Student Leadership Options

Interested in helping improve your community? Take advantage of the leadership programs we offer or become a residence hall community leader.  You can also serve as your floor's officer, join your residence hall complex council or serve in the Residence Hall Association. There are lots of opportunities to get involved.

Hall Government

If you're interested in a way to actively voice your opinions about facility improvements, room and board rates, and Residential Life policy, then Hall Government might be the route to pursue. Each residential complex has elected officers and voting delegates known as a hall association. The officers and delegates of each hall association discuss issues in their respective complexes at meetings open to any and all residents of the complex. Representatives of each complex then report back to the Residence Hall Association (RHA), the governing body over all of the residential living areas. These organizations work to provide additional programming and events in each living area as well as provide feedback directly to the Department of Residential Life.

Residence Hall Associations

Interested in learning more about the hall association in your complex? Here is some additional information about each governing body.

Residence Hall Association (RHA)
Outer Campus Housing Association (OCHA)
Thomas Jefferson Hall Association (TJHA)
Residential Commons Hall Association (RCHA)
University Commons Hall Association (UCHA)

Student Staff Positions

Residential Life also offers a wide variety of student employment opportunities. From our desk workers who learn customer service skills while  managing the front desks of the different complexes, to our residential assistants who build communities, resolve conflicts, and provide support in the residential areas, every student worker helps to make the residential experience at S&T. Here are some more details about the student staff positions available.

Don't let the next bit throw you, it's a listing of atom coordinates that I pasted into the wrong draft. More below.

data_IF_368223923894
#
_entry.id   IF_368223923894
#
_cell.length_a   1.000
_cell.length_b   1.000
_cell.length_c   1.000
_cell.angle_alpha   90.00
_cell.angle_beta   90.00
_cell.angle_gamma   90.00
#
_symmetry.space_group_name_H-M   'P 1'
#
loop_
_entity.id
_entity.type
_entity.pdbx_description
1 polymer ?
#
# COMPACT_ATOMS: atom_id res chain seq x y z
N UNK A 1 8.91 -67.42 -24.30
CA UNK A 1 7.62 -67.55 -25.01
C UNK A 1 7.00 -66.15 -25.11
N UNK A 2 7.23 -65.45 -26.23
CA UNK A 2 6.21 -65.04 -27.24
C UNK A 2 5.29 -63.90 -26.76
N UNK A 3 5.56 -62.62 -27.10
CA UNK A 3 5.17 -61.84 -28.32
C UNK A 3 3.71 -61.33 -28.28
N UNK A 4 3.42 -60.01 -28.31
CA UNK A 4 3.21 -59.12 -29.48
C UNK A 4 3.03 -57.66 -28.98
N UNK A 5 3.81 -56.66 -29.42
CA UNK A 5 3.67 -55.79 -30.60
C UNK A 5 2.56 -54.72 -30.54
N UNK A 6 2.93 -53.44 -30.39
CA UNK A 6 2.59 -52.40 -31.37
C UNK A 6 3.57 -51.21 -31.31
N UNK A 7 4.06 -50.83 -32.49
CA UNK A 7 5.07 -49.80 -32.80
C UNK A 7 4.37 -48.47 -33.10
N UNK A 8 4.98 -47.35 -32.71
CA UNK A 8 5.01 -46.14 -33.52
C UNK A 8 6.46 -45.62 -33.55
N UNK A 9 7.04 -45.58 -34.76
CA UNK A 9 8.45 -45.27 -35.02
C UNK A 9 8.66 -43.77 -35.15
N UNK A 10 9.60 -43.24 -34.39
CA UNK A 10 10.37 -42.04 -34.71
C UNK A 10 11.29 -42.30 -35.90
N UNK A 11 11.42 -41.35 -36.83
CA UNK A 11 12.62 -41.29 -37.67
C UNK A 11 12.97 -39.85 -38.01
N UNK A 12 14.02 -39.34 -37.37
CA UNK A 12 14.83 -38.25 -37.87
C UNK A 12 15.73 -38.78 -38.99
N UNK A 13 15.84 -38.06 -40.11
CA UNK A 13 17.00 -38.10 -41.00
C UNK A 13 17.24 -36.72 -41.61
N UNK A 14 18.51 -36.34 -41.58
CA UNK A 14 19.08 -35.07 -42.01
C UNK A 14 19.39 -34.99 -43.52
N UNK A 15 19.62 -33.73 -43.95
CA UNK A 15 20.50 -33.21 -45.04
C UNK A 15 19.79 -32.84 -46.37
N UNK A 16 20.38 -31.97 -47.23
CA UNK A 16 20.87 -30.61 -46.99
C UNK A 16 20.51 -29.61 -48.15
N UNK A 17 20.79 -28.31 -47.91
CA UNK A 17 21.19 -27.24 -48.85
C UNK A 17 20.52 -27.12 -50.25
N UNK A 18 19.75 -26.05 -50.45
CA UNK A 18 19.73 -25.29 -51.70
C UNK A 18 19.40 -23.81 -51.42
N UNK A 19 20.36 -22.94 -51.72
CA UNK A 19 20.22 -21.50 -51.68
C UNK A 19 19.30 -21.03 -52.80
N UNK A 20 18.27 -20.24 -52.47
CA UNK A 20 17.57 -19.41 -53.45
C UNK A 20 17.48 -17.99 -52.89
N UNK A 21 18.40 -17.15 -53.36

Prerequisites for Resident Assistants

  1. Achieved sophomore status, or the equivalence of two semesters of academic work
  2. Have a cumulative GPA of 2.40, which must be maintained while employed
  3. Maintain enrollment as a full-time student while employed
  4. Lived in the residence hall for a minimum of two semesters

The Resident Assistant is an integral position within the Residential Life program. RAs live on each residence hall floor or community. Their role is to provide resources and support to help you succeed. They provide information targeted to address academic success, personal development, and professional growth among other topics. They help address any issues that may come up for you during your time living on campus and can direct you to the appropriate resources. One of the RA’s most important roles is it to connect with their residents in order to foster a sense of community on campus.

The Senior Resident Assistant position maintains the same duties as an RA. However the SRA is a second year staff member who also serves as a staff mentor for first year staff members. They are responsible for assisting in training and developing first year staff members on conflict mediation, policy enforcement, and community development.